Times are good. Unemployment is at record lows, the job market is hot, the stock market has been cranking, and inflation is in check. Give kudos where kudos are due. I’ve heard folks crediting everyone from Trump on down to JFK, but when times are good and the economic engine is pumping strong, what does the average American do? BORROW MONEY!!!
Household debt has been increasing steadily over the last 4 years. US households have raked up a record $15.51 trillion worth of total debt balances. It’s costly debt too, with users paying banks over $100 billion in interest last year. With interest rates creeping up that number is expected to grow 11% this year. As a result we’re seeing debt that’s hard to manage, with delinquency rates at 7-year highs and rising.
It’s also junky debt. Total mortgage debt sits below 2008 highs. Mortgages have been replaced by auto loans, which are 30% higher, and student loan debt which has doubled over the last 10 years. As a percentage of GDP, household debt sits right at 80%. That is a lot of leverage!
As you look at the last 3 generations (the Baby Boomers, Gen Xers, and Millennials) 80% carry debt in some form. Mortgages, student loans, medical bills, auto loans, outstanding bills, credit cards, and personal loans in that order. America is truly a nation that runs on an engine fueled by debt.
Meanwhile, nearly half of Americans nearing retirement age have less than $25,000 put away. One in four don’t even have $1,000 saved. A recent Federal Reserve survey found that 40% of US adults can’t cover an unexpected expense of $400 without using a credit card.
This is not surprising considering nearly 70% of US adults have less than $1,000 in their savings account. The US household saving rate currently sits at 6.2% and it is dropping rapidly, riding well below its 8.8% average over the last 60 years.
Make It Stop…
I refuse the concept of consumerism, which is very much fueled by credit as illustrated above. These figures are mind-boggling to me. People have no money saved, they have a record amount of money borrowed, and they are spending it at a record pace. Simply put, a vast majority of folks exist on borrowed money, and therefore borrowed time.
When you’re fresh out of college and sitting on a 5-figure student loan, here comes the credit pimp with offers of a house, a car, and all of the clothing & furnishings you “need”. His magic plastic card will also make your vacation dreams a reality, elevate your standing in terms of dining & entertainment, and act as a safety net for unexpected expenses. But hey, your Facebook page looks great!
If you’re lucky you get a raise, and things might get easier. But instead of paying off some debt, most folks increase their lifestyle instead. You’ll get offers for more cards, at least 2 or 3 per day in the mail and all day long online. Like hamsters on a wheel, a higher salary doesn’t lead to less debt. No, it leads to the idea you can take on even more debt as you continue to compete in the cage match of consumerism.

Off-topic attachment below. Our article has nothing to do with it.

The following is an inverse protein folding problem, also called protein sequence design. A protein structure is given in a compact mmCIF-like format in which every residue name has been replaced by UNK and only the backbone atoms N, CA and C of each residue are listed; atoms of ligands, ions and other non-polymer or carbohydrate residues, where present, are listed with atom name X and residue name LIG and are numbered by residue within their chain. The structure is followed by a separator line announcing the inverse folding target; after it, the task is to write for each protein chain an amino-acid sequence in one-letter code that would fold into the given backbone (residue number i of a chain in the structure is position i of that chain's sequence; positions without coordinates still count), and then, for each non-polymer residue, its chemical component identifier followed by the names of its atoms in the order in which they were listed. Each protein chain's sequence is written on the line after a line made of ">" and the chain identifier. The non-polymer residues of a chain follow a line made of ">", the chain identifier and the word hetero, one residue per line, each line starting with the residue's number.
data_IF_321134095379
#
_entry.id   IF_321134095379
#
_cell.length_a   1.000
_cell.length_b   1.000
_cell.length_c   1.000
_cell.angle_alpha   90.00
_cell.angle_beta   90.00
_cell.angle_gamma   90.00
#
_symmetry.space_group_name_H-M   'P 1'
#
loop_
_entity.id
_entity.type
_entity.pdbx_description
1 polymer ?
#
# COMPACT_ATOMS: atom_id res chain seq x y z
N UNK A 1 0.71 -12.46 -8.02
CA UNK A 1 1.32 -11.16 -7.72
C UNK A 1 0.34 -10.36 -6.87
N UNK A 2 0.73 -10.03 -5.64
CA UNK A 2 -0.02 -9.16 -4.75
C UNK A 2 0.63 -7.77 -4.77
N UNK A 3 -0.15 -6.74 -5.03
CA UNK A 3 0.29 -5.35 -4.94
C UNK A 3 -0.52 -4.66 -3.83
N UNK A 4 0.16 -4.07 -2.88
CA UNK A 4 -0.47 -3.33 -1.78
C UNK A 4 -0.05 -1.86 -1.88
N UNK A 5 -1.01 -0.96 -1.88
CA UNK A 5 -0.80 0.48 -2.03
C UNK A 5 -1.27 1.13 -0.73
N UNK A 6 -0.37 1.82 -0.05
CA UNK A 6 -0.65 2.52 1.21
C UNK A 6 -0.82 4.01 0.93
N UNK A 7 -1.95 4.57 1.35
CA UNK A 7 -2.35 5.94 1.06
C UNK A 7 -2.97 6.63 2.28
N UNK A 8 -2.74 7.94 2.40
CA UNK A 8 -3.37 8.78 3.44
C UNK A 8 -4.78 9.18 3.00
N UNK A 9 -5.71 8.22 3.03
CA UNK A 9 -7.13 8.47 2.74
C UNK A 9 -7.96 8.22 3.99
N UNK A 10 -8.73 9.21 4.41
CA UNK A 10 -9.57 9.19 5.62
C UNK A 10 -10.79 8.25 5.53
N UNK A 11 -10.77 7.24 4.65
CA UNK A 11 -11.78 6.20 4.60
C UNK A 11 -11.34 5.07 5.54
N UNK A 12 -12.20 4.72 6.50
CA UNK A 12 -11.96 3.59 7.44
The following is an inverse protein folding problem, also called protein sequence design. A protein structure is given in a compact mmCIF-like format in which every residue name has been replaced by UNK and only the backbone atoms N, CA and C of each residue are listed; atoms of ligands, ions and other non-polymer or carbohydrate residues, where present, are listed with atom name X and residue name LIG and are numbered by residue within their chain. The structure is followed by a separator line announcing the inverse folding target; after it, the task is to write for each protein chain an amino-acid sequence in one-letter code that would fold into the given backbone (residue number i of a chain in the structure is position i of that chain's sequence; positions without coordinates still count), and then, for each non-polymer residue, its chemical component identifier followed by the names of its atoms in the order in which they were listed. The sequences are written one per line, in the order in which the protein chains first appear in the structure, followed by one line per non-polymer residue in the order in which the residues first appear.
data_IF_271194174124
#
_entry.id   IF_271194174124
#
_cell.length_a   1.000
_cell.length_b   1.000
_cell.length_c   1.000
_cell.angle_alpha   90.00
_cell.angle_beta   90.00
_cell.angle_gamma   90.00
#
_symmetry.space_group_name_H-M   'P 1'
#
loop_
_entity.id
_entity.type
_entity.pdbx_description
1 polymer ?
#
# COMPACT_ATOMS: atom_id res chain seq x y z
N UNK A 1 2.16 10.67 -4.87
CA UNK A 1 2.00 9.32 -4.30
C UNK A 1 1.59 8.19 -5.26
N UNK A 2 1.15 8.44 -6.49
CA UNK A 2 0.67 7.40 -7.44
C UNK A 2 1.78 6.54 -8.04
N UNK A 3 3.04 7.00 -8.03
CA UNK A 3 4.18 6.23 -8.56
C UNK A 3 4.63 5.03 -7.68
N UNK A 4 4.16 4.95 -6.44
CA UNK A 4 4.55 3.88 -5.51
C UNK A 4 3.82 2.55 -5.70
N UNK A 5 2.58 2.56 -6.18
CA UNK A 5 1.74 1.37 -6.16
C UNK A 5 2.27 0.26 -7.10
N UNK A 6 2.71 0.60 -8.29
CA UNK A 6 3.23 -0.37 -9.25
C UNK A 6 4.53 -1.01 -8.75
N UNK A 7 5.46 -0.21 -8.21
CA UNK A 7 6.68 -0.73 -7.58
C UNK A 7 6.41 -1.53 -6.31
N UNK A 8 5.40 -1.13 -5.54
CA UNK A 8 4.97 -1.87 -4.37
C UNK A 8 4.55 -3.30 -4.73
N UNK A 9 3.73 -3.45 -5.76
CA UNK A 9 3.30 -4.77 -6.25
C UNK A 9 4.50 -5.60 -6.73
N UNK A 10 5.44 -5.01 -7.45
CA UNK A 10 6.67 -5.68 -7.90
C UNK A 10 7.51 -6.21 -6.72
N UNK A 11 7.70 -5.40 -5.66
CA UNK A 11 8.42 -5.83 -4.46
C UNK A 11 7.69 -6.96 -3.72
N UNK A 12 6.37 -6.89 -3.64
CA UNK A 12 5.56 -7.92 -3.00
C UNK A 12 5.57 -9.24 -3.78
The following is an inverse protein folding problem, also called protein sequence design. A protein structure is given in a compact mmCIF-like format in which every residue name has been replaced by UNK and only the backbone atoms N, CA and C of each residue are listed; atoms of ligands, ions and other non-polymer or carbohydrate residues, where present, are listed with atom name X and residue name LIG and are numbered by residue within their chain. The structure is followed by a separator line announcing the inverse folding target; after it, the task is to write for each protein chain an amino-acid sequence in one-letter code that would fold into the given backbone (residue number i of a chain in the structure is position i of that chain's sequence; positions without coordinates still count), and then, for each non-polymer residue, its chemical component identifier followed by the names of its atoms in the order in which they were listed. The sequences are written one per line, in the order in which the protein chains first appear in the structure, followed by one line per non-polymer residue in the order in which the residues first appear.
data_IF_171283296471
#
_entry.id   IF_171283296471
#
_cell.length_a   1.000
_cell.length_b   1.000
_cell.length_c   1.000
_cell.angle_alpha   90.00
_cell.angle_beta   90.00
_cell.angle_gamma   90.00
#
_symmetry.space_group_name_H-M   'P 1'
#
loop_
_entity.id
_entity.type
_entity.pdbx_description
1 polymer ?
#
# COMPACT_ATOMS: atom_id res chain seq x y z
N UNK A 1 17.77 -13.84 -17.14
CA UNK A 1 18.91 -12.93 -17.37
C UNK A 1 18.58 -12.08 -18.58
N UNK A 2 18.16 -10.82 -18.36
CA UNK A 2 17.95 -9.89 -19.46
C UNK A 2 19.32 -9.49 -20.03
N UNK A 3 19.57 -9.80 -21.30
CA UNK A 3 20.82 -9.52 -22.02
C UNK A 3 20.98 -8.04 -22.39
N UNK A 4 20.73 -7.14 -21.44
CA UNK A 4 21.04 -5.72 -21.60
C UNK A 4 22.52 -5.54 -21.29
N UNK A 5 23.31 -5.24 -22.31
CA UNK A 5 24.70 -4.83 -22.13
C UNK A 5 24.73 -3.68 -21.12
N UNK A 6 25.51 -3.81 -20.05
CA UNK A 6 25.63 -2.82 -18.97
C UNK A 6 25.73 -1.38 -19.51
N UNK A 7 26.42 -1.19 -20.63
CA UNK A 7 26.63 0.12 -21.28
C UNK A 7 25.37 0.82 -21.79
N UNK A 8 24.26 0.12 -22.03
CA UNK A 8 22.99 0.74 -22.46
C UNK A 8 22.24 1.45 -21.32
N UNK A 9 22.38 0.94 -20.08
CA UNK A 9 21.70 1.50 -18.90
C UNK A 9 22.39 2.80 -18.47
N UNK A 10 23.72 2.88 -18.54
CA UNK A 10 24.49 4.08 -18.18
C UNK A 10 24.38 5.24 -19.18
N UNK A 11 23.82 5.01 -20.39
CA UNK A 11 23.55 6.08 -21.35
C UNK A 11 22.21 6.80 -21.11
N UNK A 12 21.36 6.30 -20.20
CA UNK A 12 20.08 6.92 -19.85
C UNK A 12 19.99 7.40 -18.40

Bigger, better, newer, more is the constant loop*. I need a bigger house, I need a better car, I need newer clothes, I need more stuff. Uh oh, more stuff? Now I need a bigger house… and around we go again. We borrow money we don’t have to buy stuff we don’t need to impress people we don’t know**. Missing in this equation – contentment. Where is it?
Come take a tour of Williamson County, my place of residence. The credit pimp runs wild with private school tuition (the social hierarchy of private school status is hilarious), Christmas in Cabo (Instagram is a thing of beauty), a condo on 30A (this is where the peacocks gather to show off their borrowed feathers), and a leased car never less than 3 years old (anything older is deemed unsafe to be driven at any speed).
Me? I’m sitting over here without a payment in the world sipping DIY espresso and wondering where things got off track. Contentment? For me it’s the fact I am not a slave. Websters defines contentment as “a state of peaceful happiness”, so that means I am free of the noise produced by due dates, late fees, penalties, and interest rates. It’s also defined as “a state of satisfaction”, meaning I am satisfied with what I have and what I can afford, and not consumed by the quest for bigger, better, newer, and more.
Clearly, and without question, the debtor is a slave to the lender. When you’re levered up at 5 times your annual salary, you really have no choice but to get up, put your expensive pants on (one leg at a time, of course) and go to work. This is, however, a choice and not a mandate. I owe, I owe, it’s off to work I go… I choose to work by my choice and not by the mandate of a master who has my signature on a credit contract.
I am writing this across Black Friday weekend. The viral video this year are people fighting over cheetah-print bath robes at Victoria’s Secret. Surveys show 1/3 of holiday shoppers are still in debt from last year’s Christmas shopping spree, but of course people need something bigger, better, and newer this year – and they need more of it. Evidently bath robes have been in short supply.
It has me thinking, if people will fight over a cheap bath robe made in Vietnam, what happens during a food crisis? What happens when the power goes out and the credit card swipers stop working? What will happen when the credit pimp comes to collect? He’s not one to stand idly by but it’s going to make for some awesome YouTube videos.
I am hoping the revolution is televised..
* h/t Michael Easley ** h/t Walter Slezak, by way of Tyler Durden in “Fight Club”